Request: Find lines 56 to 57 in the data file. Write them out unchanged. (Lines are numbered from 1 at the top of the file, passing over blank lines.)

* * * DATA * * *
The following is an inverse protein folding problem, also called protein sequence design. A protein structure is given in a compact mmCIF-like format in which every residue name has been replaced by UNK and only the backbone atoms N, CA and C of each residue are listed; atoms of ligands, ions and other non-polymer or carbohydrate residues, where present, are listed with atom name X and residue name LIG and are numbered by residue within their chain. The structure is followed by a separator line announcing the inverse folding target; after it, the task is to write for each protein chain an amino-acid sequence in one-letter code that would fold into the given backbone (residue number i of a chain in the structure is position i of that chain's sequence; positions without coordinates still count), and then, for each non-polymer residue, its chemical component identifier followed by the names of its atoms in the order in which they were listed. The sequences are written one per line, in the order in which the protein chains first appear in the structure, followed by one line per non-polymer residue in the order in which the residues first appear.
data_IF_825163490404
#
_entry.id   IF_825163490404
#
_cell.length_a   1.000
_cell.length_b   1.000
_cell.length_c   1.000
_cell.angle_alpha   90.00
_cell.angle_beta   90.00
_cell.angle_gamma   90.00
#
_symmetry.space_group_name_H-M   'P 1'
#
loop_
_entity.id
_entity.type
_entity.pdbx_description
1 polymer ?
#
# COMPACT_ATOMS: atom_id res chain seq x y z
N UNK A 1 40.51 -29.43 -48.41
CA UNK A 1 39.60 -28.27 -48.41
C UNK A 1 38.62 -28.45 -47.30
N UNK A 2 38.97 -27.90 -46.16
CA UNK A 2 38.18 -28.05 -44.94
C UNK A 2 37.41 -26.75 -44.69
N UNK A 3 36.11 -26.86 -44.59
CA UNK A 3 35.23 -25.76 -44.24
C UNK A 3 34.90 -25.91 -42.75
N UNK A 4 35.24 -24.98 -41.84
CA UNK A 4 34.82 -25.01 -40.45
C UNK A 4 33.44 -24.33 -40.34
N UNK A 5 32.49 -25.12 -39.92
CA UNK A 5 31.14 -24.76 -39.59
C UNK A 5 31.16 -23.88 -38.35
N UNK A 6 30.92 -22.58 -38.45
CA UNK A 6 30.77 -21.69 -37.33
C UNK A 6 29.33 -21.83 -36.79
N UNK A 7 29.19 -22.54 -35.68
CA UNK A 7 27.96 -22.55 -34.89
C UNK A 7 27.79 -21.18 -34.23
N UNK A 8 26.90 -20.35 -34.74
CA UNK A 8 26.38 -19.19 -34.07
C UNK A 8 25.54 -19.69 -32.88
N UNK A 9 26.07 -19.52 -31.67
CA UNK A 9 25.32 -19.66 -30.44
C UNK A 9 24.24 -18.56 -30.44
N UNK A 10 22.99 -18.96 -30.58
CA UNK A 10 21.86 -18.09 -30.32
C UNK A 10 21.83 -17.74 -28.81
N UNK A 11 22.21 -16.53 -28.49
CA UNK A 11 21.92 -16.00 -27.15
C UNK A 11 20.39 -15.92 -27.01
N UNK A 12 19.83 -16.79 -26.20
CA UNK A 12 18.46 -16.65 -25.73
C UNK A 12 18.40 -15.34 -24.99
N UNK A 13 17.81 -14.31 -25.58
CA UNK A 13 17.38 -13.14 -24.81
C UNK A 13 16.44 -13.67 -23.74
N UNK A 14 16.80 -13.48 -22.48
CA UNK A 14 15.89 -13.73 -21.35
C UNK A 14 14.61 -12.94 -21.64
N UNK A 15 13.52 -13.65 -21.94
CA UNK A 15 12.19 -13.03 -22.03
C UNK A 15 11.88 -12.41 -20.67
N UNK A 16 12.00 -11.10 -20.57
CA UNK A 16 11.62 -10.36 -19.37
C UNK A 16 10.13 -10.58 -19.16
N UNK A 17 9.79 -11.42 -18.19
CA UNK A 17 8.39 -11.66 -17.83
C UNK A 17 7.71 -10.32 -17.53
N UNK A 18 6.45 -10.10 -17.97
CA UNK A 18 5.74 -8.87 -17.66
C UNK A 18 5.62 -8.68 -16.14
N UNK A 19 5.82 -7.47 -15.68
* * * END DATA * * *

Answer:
CA UNK A 12 18.46 -16.65 -25.73
C UNK A 12 18.40 -15.34 -24.99